Ahead of the second annual National Album Day tomorrow, Elbow frontman Guy Garvey has spoken to Music Week about why the LP needs to be protected.
Garvey's band, whose biggest selling record is 2008's triple platinum The Seldom Seen Kid (1,103,722 sales, OCC), are serving as ambassadors of the BPI and ERA-organised event alongside Mark Ronson, Mahalia and Lewis Capaldi.
"You’ve got to keep the album alive," Garvey told Music Week. "This is a way of listening to music that the artist often cares about a lot more. This isn’t dipping in, it’s not music as a commodity, it’s sitting down to enjoy something that’s been prepared for you. And little things like this just remind people to treat music with respect.
"If an album band or album artist presents you with something in an order, with a sleeve image and a name, there’s probably a journey in it for you. And you get a deeper satisfaction from listening to an album."
We're doing our job, which is protecting an area of music that's really important
To coincide with National Album Day, Elbow are releasing a special limited edition of their upcoming album, Giants Of All Sizes, as one single track. The ‘Don’t Skip’ CD edition of the album will be available in stores and online on October 12 only.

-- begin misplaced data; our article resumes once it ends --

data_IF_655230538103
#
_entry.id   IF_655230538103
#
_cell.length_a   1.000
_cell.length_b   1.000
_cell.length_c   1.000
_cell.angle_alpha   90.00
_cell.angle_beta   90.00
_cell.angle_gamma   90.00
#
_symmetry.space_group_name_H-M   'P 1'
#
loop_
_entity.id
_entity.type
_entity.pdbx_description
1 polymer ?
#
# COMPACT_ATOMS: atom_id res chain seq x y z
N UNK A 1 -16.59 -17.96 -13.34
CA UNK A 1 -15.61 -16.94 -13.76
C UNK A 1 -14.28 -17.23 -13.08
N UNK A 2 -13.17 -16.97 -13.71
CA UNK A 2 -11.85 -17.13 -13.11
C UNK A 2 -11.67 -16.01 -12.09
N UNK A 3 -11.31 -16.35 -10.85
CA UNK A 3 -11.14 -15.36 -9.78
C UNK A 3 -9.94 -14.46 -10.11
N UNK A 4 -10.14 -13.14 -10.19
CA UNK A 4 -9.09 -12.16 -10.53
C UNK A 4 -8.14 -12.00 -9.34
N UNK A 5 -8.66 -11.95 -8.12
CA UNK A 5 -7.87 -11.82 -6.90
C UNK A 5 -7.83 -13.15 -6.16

“If it just keeps the idea fresh," said Garvey, speaking in the latest issue of Music Week. "We’re doing our job, which is protecting an area of music that’s really important.
"Because it’s largely free, it’s tempting to think people don’t value it. But I promise you, if you play our album through a good pair of speakers, you’ll hear where all the work has gone.
"We always relish the details in the albums that we love, whether it’s Public Enemy’s screaming samples, or Talk Talk’s period of quiet with just an AC-30’s vibrato flickering, those details are all messages from the artist to the listener.”
Despite the current trend towards shorter songs, Giants Of All Sizes' lead single Dexter & Sinister clocked in at an epic six minutes, 40 seconds.
"The most important thing was that people got it," laughed Garvey. "So far, people have got it. It is what it is, it was made in the time it was made, and we’re enormously proud of it. But of course you want it to connect. It’s an old cliché isn’t when people say, ‘We made it for ourselves and if anyone else likes it, it’s a bonus’. That’s not true. You make music for music lovers.”
Subscribers can read the full interview with Garvey here.